The author has taken her information on the potential for fluoride’s adverse effects from the promoters of fluoridation. Sadly, the author, much like the promoters, didn’t attempt to understand the well-known risks to fluoride: neurotoxicity, endocrine disruption and bone and kidney effects.
FLUORIDE may be added to UK drinking water in an effort to cut tooth decay.
Britain’s chief medical officers, including Chris Whitty, said estimates show that more mineral in water would reduce cavities by 28 per cent among poorest children
An evidence review published this week concluded: “On balance, there is strong scientific evidence that water fluoridation is an effective public health intervention for reducing the prevalence of tooth decay and improving dental health equality across the UK.
“It should be seen as a complementary strategy, not a substitute for other effective methods of increasing fluoride use.
“Tooth decay is a significant, yet largely preventable, public health problem in the UK that causes substantial work for the NHS.
“It affects people at all stages of life and is the most common oral disease in children. There is a strong association with deprivation.”
The review said that tooth decay is prevalent among young children across the UK.
In the school year of 2019, 23.4 per cent of five year-olds in England had experienced tooth decay.
There are a number of reasons why people can suffer tooth decay including a sugary diet, poor dental hygiene and, in much of the country, a lack of fluoride, the review found.
Tooth decay can significantly affect individuals’ general health and wellbeing as well as have a detrimental effect on children’s learning and development as pain and infections from decay can result in school absences.
In 2019, six per cent of children aged under 16 in England had time off nursery or school in the last 6 months because of problems with their teeth, mouth or gums.
Fluoride is a naturally occurring mineral found in water and some foods and the amount of naturally occurring fluoride in water varies across the UK due to geological differences.
Water fluoridation schemes involve adding fluoride to community drinking water supplies in areas of low natural fluoride, increasing the level to that known to reduce tooth decay.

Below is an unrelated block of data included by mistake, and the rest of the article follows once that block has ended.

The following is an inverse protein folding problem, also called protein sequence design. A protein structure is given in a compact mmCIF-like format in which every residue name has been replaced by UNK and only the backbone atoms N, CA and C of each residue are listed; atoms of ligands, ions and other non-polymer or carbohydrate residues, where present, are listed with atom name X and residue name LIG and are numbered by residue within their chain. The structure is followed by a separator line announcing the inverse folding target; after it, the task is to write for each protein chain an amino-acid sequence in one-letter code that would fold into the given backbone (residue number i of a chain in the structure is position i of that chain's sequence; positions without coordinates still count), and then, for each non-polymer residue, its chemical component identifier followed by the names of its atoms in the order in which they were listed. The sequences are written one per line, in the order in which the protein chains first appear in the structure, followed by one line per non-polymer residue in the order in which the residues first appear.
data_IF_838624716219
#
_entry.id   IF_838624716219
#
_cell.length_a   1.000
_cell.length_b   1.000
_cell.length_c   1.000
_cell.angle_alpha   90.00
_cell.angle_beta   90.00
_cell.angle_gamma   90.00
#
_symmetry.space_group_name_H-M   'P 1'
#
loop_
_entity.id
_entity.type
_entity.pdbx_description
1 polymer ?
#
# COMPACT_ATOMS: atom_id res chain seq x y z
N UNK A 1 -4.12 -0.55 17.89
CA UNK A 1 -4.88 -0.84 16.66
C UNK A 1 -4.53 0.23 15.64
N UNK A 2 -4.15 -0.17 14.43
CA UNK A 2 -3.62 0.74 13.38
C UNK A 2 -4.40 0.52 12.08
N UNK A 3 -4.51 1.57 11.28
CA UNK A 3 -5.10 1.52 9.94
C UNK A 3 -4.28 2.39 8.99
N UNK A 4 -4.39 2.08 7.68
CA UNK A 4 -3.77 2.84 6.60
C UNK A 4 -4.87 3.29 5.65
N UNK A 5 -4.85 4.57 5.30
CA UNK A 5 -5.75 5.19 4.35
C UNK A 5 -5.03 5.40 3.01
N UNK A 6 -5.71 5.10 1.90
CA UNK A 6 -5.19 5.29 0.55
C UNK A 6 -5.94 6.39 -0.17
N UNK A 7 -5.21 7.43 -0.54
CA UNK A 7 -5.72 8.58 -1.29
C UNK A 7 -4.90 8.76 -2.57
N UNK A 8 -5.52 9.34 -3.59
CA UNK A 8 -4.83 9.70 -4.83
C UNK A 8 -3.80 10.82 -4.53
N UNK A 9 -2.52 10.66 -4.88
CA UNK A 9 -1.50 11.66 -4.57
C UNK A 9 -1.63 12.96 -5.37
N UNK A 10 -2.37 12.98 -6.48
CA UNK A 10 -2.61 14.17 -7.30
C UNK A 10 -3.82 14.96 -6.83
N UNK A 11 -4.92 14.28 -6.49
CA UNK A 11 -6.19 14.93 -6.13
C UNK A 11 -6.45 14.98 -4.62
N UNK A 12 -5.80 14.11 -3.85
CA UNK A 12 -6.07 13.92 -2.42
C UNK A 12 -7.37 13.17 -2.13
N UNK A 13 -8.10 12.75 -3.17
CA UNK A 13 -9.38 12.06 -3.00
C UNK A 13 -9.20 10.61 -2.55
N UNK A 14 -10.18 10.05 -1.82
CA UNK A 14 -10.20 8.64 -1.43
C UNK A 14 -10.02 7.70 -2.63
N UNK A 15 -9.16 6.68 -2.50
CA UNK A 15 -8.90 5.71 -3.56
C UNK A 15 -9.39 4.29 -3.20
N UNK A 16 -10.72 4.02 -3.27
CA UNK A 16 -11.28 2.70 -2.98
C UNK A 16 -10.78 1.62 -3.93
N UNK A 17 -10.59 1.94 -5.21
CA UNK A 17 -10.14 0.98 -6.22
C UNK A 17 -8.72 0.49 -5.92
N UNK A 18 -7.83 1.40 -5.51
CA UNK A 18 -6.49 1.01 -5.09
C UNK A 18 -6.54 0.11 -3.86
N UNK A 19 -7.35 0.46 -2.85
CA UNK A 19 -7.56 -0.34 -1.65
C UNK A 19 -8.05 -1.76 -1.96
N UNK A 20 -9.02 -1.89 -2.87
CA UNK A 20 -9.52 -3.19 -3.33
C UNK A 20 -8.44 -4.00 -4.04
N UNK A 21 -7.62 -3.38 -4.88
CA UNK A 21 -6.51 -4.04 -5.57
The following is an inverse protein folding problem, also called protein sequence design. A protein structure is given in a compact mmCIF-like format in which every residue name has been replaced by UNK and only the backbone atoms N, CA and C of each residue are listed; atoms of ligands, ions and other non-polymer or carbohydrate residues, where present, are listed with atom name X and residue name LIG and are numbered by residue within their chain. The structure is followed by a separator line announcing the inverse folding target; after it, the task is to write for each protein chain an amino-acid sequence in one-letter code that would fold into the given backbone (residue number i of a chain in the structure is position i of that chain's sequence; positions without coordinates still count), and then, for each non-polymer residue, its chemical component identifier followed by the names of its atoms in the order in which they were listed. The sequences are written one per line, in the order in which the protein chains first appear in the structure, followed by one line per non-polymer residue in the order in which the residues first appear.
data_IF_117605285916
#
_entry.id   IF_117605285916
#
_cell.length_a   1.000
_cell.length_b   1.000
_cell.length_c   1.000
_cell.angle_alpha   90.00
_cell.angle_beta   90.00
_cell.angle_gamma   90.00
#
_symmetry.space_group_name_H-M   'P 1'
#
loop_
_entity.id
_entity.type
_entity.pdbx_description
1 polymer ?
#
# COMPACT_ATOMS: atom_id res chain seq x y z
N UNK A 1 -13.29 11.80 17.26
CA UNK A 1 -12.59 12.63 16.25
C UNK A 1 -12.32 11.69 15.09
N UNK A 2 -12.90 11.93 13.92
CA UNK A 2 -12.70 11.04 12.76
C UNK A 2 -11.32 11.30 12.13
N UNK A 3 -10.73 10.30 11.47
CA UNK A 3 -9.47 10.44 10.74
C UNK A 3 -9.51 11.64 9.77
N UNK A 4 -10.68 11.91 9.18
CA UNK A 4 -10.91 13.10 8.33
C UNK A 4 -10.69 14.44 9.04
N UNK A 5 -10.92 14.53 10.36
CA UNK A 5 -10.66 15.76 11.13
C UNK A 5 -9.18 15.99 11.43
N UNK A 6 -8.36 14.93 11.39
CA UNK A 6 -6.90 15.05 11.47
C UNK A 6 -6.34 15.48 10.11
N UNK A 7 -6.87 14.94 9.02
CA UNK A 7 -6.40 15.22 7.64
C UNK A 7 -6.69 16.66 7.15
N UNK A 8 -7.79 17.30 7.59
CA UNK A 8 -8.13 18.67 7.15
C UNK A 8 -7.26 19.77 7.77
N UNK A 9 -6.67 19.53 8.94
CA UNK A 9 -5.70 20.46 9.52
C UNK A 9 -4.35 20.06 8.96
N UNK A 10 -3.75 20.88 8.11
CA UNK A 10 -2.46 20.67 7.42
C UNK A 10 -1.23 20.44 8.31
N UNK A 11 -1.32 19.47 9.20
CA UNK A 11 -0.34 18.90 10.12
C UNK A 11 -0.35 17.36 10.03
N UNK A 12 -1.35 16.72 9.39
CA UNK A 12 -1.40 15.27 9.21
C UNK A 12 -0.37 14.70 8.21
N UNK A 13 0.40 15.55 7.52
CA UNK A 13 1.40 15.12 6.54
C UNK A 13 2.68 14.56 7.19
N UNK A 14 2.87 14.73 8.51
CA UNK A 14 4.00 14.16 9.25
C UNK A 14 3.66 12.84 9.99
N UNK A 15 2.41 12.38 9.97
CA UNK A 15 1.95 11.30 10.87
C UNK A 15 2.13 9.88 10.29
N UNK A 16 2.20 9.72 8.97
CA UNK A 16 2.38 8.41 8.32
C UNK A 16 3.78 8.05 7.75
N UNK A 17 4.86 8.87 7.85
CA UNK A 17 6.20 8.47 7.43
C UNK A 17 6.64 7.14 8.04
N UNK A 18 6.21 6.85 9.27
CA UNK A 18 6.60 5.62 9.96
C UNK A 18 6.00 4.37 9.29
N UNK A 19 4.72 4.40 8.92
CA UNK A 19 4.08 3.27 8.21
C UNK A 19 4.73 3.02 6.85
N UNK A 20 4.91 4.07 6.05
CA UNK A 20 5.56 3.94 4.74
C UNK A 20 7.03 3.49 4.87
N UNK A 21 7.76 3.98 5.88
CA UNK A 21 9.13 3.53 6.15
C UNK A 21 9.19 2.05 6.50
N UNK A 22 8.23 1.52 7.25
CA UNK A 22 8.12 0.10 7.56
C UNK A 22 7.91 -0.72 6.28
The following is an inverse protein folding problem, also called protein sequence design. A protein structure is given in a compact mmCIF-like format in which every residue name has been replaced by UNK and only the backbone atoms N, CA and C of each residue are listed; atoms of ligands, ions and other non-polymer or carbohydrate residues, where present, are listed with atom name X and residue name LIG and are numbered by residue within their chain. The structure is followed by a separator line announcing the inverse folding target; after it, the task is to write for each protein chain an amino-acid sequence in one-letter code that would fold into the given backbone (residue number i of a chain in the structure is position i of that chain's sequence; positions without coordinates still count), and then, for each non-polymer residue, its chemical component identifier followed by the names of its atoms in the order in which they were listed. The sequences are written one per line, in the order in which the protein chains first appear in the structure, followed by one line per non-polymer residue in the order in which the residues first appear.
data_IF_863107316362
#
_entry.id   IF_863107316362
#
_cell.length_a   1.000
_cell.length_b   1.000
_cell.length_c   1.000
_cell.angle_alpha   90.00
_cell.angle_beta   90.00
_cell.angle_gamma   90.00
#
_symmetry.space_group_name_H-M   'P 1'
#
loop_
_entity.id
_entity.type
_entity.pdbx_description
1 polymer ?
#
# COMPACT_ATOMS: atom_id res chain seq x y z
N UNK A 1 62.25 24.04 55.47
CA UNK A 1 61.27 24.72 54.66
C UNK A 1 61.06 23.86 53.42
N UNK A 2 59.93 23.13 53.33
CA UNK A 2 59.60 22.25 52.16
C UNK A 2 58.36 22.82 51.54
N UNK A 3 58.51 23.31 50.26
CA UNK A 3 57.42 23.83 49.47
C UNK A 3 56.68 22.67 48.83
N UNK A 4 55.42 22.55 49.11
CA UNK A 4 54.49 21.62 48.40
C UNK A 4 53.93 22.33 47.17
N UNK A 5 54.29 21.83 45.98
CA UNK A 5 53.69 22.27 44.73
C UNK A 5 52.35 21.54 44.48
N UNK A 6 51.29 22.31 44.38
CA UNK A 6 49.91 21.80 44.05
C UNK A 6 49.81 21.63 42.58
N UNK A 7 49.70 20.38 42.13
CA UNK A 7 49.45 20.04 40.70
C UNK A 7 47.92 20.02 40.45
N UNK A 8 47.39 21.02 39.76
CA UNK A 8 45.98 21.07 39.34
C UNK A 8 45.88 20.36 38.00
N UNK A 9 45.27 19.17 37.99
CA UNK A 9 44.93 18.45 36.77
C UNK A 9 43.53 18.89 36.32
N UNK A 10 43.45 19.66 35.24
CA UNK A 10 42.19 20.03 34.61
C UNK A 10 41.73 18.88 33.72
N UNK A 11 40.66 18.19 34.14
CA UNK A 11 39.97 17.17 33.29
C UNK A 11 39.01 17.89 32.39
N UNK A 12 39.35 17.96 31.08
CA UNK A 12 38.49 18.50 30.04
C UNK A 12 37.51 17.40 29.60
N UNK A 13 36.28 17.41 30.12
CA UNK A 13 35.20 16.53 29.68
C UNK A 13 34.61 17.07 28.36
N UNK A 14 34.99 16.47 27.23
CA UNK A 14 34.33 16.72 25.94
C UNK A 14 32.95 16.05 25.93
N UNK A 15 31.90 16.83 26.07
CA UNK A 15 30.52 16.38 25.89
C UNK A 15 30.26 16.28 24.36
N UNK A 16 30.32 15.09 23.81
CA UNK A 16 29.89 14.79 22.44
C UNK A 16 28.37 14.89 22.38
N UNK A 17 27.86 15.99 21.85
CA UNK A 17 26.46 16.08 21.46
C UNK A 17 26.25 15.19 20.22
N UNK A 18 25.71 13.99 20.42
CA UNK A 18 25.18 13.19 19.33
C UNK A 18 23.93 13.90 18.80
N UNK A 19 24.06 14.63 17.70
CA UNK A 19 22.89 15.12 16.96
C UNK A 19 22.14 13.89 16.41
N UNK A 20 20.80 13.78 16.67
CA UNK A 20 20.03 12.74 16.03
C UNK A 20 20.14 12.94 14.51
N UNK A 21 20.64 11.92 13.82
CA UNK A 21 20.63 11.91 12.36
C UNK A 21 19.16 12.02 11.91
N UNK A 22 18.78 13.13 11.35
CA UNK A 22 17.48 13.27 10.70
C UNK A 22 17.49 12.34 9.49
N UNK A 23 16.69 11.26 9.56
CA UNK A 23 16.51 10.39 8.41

Evidence from observational and interventional studies shows that appropriate levels of fluoride can reduce the prevalence and severity of dental decay in both adults and children.
The decline would be 17 per cent in the least deprived areas, rising to 28 per cent in the most deprived, and the number of hospital admissions for tooth extractions in children and young people is estimated to reduce by 45 to 68 per cent.
Water fluoridation, however, is not a substitute for good oral hygiene, regular dental check-ups and limiting sugar intake but it has an effect even when those are absent.
The report pointed out there are adverse associations between much higher levels of natural fluoride in drinking water and the prevalence of dental mottling, referred to as dental fluorosis.
Dental mottling is a small risk from the levels used in public health but not a uniform one in all fluoridated areas and can still affect people in non-fluoridated areas.
Severe fluorosis is only common in areas with very high natural fluoride levels, well above those used in public health interventions.
There are some weaker studies which claim an association with hip fracture, Down’s syndrome, kidney stones, bladder cancer or osteosarcoma (a cancer of the bone).
However, there is conflicting evidence to support these claims and prevailing public health opinion is now that there is no significant association between water fluoridation and these conditions.
Water fluoridation is an area that often attracts exaggerated and unevidenced statements that can cause unnecessary concern, the review said.
“As with all things in medicine and public health there is a balance of risk and benefit.
“There is unquestionably an issue with tooth decay in the UK and an entrenched inequality which needs to be addressed.
“Fluoridation of water can reduce this common problem.”
*Original article online at https://www.worcesternews.co.uk/news/19603797.fluoride-added-uk-tap-water-beat-tooth-decay/